Why your e-resident business needs a virtual office in Estonia

Maya Middlemiss
Written by Maya Middlemiss
on June 05, 2022

Your e-resident business needs to meet certain business requirements, one of which is to have a registered Estonian address — something which is usually provided via a virtual office.

The idea of a “virtual office” might look like something out of a simulation computer game, or the way you describe your attempts to carve out a place to get work done in an overcrowded living space — but it's a real thing! You don’t need a special headset or metaverse portal to get there, and it doesn’t mean attending a business meeting as a cute avatar (though it’s fun to see these new technologies providing extended modes for e-resident business people to collaborate and connect online).

Nor does the word ‘virtual’ in this context suggest anything incomplete or unreal. It’s simply a handy way of distinguishing an important bit of legal compliance, from the place you already do your work.

What is a virtual office in Estonia?

For the typical liberated and fiercely independent Xolopreneur, The Office is a sitcom and cliché, and the world is your workplace — even if you have your base at home, you can probably get things done from just about anywhere, and all your communication is electronic. You may or may not do your work at something resembling a desk, in your home country, or while out on the road, but you don’t need bricks and mortar to define your professional activities.

This is why the Estonian business infrastructure is such a great fit for the way you operate, having moved beyond the idea of work as a place you go to do stuff with other people, wearing special uncomfortable clothes, and surrounded by the whir of printers and office gossip!

What are the legal requirements for an Estonian virtual office?

However, even in Estonia, there are occasional requirements for interactions with specific human beings, and even documents, in a physical location. As such, it is a legal requirement for every Estonian business to have a physical address and a contact person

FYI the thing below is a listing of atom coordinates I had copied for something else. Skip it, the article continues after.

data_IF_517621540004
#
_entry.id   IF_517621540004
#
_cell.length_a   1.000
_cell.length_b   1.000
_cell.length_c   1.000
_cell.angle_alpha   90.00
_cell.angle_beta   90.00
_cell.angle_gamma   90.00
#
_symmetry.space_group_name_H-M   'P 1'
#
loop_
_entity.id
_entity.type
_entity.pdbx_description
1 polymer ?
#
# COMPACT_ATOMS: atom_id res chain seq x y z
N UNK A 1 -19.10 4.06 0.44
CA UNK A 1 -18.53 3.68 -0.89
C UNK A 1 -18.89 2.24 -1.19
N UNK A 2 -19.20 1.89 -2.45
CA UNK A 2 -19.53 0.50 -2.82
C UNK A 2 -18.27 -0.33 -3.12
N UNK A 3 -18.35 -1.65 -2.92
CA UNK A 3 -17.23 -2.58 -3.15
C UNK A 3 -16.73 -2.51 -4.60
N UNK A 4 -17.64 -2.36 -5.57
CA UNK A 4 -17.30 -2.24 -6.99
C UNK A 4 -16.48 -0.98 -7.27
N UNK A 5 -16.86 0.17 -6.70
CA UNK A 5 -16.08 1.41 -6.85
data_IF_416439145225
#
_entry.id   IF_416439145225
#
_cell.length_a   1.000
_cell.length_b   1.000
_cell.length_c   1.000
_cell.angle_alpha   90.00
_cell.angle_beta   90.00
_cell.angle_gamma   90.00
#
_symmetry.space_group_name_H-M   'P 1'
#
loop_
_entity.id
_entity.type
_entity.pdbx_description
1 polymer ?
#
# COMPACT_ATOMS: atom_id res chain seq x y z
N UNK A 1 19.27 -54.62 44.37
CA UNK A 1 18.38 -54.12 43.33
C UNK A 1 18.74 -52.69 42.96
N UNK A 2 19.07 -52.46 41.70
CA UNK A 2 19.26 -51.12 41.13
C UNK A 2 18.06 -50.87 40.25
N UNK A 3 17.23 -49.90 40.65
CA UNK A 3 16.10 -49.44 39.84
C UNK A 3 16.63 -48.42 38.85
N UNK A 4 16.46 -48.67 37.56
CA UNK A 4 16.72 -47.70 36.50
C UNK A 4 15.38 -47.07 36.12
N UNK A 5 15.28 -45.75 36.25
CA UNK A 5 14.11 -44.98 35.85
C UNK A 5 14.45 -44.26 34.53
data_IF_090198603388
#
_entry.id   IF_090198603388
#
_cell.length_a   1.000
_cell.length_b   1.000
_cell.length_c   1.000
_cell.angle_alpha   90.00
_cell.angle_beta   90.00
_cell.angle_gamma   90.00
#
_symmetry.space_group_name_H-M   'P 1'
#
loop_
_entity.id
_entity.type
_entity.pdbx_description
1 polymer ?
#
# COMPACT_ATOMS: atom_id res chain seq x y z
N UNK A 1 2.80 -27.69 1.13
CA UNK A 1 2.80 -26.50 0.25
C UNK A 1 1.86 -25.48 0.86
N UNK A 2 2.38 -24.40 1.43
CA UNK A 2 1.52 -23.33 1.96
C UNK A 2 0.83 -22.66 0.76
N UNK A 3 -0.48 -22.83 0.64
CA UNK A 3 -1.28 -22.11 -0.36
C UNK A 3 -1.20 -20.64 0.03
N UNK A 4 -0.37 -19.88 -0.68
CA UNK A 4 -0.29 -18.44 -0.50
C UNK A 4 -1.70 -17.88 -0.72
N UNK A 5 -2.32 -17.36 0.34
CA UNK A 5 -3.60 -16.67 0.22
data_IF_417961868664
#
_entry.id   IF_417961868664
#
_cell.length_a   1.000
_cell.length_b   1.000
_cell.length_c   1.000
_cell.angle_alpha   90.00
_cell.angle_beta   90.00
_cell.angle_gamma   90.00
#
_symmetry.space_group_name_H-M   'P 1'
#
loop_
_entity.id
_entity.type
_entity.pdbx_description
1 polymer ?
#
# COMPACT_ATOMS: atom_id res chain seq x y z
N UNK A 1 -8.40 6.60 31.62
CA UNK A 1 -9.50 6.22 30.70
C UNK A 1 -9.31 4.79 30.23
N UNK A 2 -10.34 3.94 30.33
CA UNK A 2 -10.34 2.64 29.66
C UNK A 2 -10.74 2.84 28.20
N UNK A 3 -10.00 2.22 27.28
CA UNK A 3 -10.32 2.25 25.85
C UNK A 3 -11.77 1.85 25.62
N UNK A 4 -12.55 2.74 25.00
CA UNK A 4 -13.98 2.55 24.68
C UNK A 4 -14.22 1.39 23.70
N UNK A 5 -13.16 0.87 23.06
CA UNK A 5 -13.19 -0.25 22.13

For e-resident businesses founded by someone who is not Estonian, this contact person needs to be an Estonian national. They have to be appointed before you can proceed to register your e-resident business; this is specified in the Estonian Commercial code. In fact, only residents of Estonia are able to use the online company formation service without subscribing to a virtual office and contact person service — you won’t be able to complete and submit the form, without entering this information at the required point.

Who or what is my designated contact person at my Estonian virtual office?

It’s worth clarifying that we use the designation ‘person’ here in a legal sense, and as such when you appoint a licensed business like Xolo to provide your virtual office, the business entity itself acts as your ‘contact person.’ 

You might well have a regular contact dealing with your day-to-day bookkeeping and customer service queries, and develop a great personal relationship with them, but they’re not your ‘contact person,' the whole of Xolo is. It's various team members will provide different operational services as required. In the same way, your business is a legal entity — a limited company — and in some senses acts with legal personhood.

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So why is it even called a “virtual office” in Estonia?

At this point in reading, you would be forgiven for concluding, this ‘virtual office’ address is therefore really a physical office!  Whereas the place you actually do your work, may well be rather more metaphysically defined…

But the terminology reflects the fact that your appointed virtual office is only virtually connected to your e-resident business, as a legal formality, and indeed you may never set foot on its premises. You don’t work there! Because your work is not a place.

Some virtual offices might literally be a mailbox in any case, so you won’t want to arrange any large meetings there! Others, like Xolo, are substantial business locations in their own right, carrying out a range of activities for clients all over the world. And will be glad to see you in person, anytime you are visiting Tallinn — by prior arrangement, of course.